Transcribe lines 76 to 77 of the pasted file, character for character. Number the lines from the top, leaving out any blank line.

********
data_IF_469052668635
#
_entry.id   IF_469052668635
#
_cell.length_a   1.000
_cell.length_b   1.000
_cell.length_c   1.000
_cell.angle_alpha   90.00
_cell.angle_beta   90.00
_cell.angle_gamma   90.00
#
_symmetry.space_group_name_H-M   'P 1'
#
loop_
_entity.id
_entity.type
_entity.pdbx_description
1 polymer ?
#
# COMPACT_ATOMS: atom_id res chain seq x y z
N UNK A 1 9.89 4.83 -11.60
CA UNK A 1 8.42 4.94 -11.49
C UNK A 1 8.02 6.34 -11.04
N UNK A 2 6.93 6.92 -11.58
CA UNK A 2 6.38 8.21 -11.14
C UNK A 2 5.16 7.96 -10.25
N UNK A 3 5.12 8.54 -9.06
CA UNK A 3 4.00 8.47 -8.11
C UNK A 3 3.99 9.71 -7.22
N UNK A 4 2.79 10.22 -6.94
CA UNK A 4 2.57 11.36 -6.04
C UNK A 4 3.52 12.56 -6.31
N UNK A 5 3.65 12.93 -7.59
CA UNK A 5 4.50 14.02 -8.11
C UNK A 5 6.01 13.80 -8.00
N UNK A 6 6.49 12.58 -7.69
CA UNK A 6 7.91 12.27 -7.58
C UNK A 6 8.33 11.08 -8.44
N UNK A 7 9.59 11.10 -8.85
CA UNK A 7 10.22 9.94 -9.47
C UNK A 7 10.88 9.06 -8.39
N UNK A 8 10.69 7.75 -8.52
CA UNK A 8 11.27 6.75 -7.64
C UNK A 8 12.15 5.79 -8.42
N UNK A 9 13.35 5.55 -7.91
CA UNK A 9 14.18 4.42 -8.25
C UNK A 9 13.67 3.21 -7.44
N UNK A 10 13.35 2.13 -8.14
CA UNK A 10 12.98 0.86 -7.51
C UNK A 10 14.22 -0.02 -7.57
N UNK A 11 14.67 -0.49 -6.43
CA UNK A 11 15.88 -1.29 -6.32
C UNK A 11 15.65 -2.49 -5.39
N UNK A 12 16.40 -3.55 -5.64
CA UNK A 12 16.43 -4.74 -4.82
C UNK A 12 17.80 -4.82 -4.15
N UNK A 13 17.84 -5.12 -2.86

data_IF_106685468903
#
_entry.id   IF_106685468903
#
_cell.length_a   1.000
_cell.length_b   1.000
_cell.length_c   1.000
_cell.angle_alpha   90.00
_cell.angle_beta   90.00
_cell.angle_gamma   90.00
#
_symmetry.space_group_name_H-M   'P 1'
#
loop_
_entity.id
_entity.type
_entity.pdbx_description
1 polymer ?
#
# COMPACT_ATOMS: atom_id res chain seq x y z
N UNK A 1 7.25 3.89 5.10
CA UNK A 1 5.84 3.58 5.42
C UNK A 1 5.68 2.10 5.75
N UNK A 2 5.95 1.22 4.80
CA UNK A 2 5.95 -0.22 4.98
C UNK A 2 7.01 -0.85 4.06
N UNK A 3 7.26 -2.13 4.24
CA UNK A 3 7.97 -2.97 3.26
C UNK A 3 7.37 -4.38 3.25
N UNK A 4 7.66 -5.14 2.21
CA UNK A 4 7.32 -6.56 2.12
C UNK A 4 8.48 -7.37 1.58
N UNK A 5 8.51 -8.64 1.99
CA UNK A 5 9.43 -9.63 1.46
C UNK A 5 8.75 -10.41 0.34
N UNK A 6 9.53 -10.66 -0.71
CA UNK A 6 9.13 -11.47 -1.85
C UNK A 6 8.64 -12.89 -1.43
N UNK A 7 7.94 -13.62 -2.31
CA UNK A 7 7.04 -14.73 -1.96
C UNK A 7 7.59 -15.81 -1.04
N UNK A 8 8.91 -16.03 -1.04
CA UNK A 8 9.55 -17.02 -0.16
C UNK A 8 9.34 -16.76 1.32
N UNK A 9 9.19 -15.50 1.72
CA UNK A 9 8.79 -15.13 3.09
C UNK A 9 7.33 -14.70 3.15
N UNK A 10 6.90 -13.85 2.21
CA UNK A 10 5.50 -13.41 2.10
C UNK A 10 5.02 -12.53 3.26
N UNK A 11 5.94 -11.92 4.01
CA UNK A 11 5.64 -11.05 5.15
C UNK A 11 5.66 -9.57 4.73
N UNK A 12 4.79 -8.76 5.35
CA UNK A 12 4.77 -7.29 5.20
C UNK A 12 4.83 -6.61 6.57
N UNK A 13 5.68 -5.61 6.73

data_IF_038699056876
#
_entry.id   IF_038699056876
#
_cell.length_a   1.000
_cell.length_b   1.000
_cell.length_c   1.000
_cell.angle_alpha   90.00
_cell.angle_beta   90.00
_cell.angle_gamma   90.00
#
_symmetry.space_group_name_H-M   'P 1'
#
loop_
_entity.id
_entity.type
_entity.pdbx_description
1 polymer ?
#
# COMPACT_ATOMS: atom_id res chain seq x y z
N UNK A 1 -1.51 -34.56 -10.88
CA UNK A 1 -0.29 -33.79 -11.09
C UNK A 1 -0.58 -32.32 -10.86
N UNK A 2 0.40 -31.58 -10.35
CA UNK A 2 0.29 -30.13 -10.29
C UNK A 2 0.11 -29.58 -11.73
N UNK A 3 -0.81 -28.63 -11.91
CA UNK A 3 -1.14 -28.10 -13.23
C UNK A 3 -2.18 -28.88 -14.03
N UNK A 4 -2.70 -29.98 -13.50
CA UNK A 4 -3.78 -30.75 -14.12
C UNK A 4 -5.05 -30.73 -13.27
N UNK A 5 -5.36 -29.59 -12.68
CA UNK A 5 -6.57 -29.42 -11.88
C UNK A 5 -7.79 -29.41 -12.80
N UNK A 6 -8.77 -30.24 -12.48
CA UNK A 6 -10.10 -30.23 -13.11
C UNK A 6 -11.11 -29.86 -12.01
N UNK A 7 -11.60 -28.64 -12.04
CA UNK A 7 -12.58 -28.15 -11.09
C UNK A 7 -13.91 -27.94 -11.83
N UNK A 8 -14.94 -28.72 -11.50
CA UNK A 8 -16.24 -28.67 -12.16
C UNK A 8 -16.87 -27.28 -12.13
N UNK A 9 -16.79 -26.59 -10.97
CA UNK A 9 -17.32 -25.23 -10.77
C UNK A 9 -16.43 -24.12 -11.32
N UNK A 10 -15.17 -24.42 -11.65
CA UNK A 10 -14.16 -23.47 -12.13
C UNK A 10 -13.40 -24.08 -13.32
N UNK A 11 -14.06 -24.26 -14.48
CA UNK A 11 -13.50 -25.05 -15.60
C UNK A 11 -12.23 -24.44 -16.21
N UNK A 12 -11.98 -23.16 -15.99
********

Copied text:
#
# COMPACT_ATOMS: atom_id res chain seq x y z